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Primary leiomyoma of the left ventricle leading to sudden and unexpected death in a 74-year-old male: a case report

Abstract

Background

Primary cardiac tumours arising from smooth muscle cells are said to be very rare in the literature. Primary leiomyoma of the heart particularly in men is extremely rare. To the best of my knowledge, there are only two reported cases of boys with primary leiomyoma of the heart in the English literature. Most of leiomyoma tumours involving the heart reported in the literature are a result of cardiac extensions of intravenous leiomyomatosis through the inferior vena cava.

Case presentation

A case of left ventricular primary leiomyoma in a 74-year-old male is reported. He had no known previous history of heart disease but he died suddenly and unexpectedly. At autopsy, the heart measured 420 gm and when it was opened, a solid tumour of size 4 × 3 × 2 cm involving the lower left ventricle on the anterior aspect of the heart was found. The tumour was extending to the left ventricular septum and was growing by protruding into the left ventricle chamber which finally was confirmed histopathologically to be a leiomyoma.

Conclusion

Cardiac benign tumours are rare and can be life threatening because of embolization following their detachment which is manifested clinically by stroke. Additionally, they are clinically asymptomatic; therefore, they cannot be easily detected. In case of clinical suspicion, echocardiography and other imaging diagnostic tests should be used to confirm presence of a tumour.

Background

Primary leiomyomas of the heart are extremely rare. Those which occur are a result of cardiac extensions of intravenous leiomyomatosis through the inferior vena cava (Melo et al. 2012). Others result from metastatic benign leiomyoma (MBL) and also from venous seeding following hysterectomy in case of women patients (Consamus et al. 2014). Autopsy reports have reported a very low incidence of primary leiomyoma of the heart which ranges from 0.001 to 0.03% among which 75% are benign and 25% are malignant (Song et al. 2014). Mylones et al. reported that the heart is resistant to carcinogenesis, noting the traditional view that this is a consequence of terminal differentiation and low turnover rate of cardiac myocytes. They suggest several other possible mechanisms by which the cardiac microenvironment might deter carcinogenesis, including the direct interaction of tumour cells with stroma, or inhibition of proliferation and loss of tumour cell viability by the secretion of cytokines or other factors into the microenvironment (Mylonas et al. 2020). It is estimated that, 75% of cardiac tumours are benign and about 50–75% of them consist of myxoma; however, a higher incidence of 91.2% has been reported and are predominantly found on the left side, especially in the left atrium (Song et al. 2014).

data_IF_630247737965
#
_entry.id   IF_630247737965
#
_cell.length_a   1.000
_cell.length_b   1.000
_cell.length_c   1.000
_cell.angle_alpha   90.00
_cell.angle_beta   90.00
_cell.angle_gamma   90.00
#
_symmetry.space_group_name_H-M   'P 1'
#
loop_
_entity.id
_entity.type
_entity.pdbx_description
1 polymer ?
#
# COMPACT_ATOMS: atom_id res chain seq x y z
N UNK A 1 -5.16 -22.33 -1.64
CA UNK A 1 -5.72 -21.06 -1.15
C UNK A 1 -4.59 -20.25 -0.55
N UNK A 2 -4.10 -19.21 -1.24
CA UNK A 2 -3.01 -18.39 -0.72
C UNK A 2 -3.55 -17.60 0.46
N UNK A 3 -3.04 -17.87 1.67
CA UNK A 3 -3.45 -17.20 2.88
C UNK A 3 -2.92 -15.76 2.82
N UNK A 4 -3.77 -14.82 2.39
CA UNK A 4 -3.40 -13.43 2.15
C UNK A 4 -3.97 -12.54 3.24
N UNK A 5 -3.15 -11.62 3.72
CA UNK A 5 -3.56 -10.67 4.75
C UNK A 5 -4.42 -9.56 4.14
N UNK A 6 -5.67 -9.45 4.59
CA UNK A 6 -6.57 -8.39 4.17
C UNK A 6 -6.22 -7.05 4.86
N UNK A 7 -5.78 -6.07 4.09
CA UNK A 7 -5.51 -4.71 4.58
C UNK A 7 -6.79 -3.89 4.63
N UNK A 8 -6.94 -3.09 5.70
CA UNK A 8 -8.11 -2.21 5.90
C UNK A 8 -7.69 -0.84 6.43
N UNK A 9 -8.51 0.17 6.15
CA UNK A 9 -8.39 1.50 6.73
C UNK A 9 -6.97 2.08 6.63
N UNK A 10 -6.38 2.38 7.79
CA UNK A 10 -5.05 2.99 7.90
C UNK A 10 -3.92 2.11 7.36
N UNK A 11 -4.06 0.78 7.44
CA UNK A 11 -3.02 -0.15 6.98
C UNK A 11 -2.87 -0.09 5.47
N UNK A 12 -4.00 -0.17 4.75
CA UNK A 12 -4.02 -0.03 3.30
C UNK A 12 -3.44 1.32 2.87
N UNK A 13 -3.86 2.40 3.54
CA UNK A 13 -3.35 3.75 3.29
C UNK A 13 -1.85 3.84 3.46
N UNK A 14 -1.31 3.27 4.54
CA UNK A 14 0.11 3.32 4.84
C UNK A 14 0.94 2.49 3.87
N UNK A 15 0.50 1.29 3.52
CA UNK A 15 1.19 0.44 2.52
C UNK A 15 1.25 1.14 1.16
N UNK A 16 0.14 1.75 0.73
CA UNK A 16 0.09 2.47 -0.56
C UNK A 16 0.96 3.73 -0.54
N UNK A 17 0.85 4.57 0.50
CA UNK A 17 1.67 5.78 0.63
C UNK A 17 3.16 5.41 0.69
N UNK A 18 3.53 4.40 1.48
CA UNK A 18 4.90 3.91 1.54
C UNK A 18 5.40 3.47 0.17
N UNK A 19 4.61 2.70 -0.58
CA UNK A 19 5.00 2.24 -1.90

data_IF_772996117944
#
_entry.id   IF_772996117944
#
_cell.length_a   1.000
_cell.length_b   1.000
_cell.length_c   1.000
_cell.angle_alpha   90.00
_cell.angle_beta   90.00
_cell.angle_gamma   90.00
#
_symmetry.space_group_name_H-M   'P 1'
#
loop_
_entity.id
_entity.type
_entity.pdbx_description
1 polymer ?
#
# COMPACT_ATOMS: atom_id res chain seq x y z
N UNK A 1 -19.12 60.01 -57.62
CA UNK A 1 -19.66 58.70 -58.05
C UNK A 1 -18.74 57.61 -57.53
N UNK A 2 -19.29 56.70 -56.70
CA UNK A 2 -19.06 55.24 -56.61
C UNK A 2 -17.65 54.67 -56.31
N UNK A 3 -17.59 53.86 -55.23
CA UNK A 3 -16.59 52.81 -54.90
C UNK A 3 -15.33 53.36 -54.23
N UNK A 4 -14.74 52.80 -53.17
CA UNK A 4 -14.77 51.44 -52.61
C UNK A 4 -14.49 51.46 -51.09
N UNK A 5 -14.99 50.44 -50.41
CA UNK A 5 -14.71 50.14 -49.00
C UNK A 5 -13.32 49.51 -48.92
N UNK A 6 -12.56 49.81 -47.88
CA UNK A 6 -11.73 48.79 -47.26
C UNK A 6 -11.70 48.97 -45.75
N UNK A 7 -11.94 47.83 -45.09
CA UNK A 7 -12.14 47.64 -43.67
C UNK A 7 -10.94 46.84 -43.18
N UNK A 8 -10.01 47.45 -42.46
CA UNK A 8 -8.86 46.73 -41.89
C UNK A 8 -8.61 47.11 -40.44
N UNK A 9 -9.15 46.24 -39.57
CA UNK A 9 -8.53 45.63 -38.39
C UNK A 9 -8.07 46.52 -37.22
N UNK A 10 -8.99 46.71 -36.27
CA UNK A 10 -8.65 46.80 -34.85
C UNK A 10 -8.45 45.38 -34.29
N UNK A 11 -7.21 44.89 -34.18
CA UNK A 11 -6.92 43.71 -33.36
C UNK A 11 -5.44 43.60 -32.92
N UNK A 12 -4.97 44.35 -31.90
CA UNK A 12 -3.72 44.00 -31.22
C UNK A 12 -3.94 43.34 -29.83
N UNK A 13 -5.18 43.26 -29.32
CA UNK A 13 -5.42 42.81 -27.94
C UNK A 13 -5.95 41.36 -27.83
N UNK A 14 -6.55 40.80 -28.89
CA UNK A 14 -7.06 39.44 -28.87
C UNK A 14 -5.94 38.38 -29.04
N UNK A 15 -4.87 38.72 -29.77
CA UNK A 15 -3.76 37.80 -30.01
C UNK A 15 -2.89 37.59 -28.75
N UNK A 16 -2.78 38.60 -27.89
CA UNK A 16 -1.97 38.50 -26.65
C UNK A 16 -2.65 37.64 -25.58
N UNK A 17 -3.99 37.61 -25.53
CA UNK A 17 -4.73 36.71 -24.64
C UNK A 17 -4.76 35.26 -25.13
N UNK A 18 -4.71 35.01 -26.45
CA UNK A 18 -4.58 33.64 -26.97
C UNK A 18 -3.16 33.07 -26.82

Other benign cardiac tumours include lipoma, papillary fibroelastoma, rhabdomyoma lymphangioma, hemangioma, neurofibroma and ganglioma among many others (Parker et al. 2018). Primary malignant tumours of the heart are less common compared to benign ones and secondary cardiac tumours occur more frequently than primary malignant tumours (Meddeb et al. 2018). Angiosarcoma is the most common primary malignant cardiac tumour accounting for 30% followed by rhabdomyosarcoma which has a prevalence of 20% (Li et al. 2016).

Herein, the case of a 74-year-old male who died suddenly due to primary leiomyoma involving the lower left anterior ventricle extending to involve the interventricular wall is presented. Literature review on detection methods of cardiac tumours together with mechanisms of death in cases with cardiac tumours is also presented.

Case presentation

A 74-year-old male whose previous history was uneventful died suddenly and unexpectedly. The body was taken for clinical autopsy. The height of the deceased was 162 cm with signs of dehydration which was marked by sunken eyes without cyanosis or jaundice. Externally, there were no signs of chronic illness or injury. There was no collection of any fluid in the thoracic cavity. The lungs were congested, each weighing 320 gm and 480 gm for the left and right, respectively. Their cut surfaces were oozing watery fluid consistent with left heart failure. The heart was enlarged and weighed 420 gm with a globular shape. All heart chambers and the muscle walls were within normal dimension and all coronary arteries were patent. A tumour involving the lower left ventricle anteriorly extending to the left ventricular septum was growing by protruding into the left ventricle (Fig. 1). The tumour measured 4 × 3 × 2 cm. Macroscopically, the tumour was firm in consistency, white-tan with cotton wool appearance on cut surface. There was no ascitic fluid collection in the abdominal cavity. The prostate gland was enlarged, nodular with size of 80 gm and all other organs were normal.

Fig. 1
figure 1

Gross photograph of the tumour. The tumour is white-tan, well circumscribed

Microscopically, the tumour was composed of interlacing bundles of bland spindle cells without nuclear atypia or necrosis (Fig. 2). No mitoses were seen. Immunohistochemical stainings included SMA, desmin, S100 and CD117. Both SMA (Fig. 3a) and desmin (Fig. 3b) were strongly and diffusely positive whereas CD117 and S100 were negative. Therefore, the histological and immunohistochemical findings confirmed the diagnosis of primary leiomyoma of the heart. It was then confirmed that, the cause of sudden and unexpected death was primary leiomyoma of the heart involving the lower left ventricle anteriorly extending to the left ventricular septum. The possible mechanism of death in the present case is that, given the lesion in this case is partly septal, and therefore close to the main branches of the bundle of his, therefore, the cause of death is more likely to be due to arrhythmia.

Fig. 2
figure 2

a, b Both show interlacing bundles of spindle cells without atypia. The tumour cells have uniform nuclei which are slender with tapered ends. No mitosis is seen in the tumour sections (H and E stain, × 100)

Fig. 3
figure 3

a Strongly and diffusely intranuclear staining of the tumour cells with SMA (IHC, × 40). b Strongly and diffusely intranuclear staining of the tumour cells with desmin (IHC, × 100)